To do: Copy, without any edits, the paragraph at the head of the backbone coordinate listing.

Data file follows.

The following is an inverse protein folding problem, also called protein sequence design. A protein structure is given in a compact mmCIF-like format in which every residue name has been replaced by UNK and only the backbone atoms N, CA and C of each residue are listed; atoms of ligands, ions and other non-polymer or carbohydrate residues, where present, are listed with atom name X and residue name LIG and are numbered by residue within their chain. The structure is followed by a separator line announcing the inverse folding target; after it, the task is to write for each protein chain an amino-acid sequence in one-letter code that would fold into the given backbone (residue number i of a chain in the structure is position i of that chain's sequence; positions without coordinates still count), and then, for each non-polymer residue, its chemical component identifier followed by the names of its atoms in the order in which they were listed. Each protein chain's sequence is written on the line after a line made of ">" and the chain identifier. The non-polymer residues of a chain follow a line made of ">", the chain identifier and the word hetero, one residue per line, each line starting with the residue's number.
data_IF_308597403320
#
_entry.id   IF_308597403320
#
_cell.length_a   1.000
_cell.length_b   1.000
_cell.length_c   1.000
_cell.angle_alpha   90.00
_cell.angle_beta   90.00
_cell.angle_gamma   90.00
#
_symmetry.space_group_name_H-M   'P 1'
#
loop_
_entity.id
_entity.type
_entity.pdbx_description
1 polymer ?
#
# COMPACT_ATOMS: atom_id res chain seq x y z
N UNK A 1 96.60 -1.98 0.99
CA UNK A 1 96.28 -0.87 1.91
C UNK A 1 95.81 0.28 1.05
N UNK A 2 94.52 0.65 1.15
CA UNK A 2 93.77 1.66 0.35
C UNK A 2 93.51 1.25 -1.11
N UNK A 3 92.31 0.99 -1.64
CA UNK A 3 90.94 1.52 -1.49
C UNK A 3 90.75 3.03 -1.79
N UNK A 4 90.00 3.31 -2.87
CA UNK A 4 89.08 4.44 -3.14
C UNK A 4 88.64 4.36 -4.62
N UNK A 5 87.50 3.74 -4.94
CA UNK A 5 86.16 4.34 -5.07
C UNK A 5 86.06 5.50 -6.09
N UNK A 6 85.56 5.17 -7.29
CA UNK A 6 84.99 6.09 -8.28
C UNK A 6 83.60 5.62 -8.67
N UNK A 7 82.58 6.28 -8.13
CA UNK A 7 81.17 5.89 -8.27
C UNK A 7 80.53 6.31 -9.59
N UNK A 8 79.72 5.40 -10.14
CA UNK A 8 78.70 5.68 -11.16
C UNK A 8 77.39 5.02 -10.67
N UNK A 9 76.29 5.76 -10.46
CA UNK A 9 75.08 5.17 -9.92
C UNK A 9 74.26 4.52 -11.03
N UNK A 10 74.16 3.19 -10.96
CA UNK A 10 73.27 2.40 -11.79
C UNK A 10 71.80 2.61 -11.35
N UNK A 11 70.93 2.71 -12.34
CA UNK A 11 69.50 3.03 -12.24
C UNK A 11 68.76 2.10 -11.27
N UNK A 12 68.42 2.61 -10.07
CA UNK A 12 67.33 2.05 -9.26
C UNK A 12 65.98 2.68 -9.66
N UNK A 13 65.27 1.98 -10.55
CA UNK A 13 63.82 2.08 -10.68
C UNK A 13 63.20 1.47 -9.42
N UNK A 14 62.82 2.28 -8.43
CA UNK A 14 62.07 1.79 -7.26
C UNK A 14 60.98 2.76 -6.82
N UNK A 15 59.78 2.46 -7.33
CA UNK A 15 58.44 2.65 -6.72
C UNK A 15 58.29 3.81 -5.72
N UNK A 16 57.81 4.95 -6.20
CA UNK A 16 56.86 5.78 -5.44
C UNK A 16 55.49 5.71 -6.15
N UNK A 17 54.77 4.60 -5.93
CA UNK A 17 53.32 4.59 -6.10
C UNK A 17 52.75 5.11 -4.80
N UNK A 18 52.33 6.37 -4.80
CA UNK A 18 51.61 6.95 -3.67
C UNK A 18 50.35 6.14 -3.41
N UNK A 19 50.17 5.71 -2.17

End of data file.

The following is an inverse protein folding problem, also called protein sequence design. A protein structure is given in a compact mmCIF-like format in which every residue name has been replaced by UNK and only the backbone atoms N, CA and C of each residue are listed; atoms of ligands, ions and other non-polymer or carbohydrate residues, where present, are listed with atom name X and residue name LIG and are numbered by residue within their chain. The structure is followed by a separator line announcing the inverse folding target; after it, the task is to write for each protein chain an amino-acid sequence in one-letter code that would fold into the given backbone (residue number i of a chain in the structure is position i of that chain's sequence; positions without coordinates still count), and then, for each non-polymer residue, its chemical component identifier followed by the names of its atoms in the order in which they were listed. Each protein chain's sequence is written on the line after a line made of ">" and the chain identifier. The non-polymer residues of a chain follow a line made of ">", the chain identifier and the word hetero, one residue per line, each line starting with the residue's number.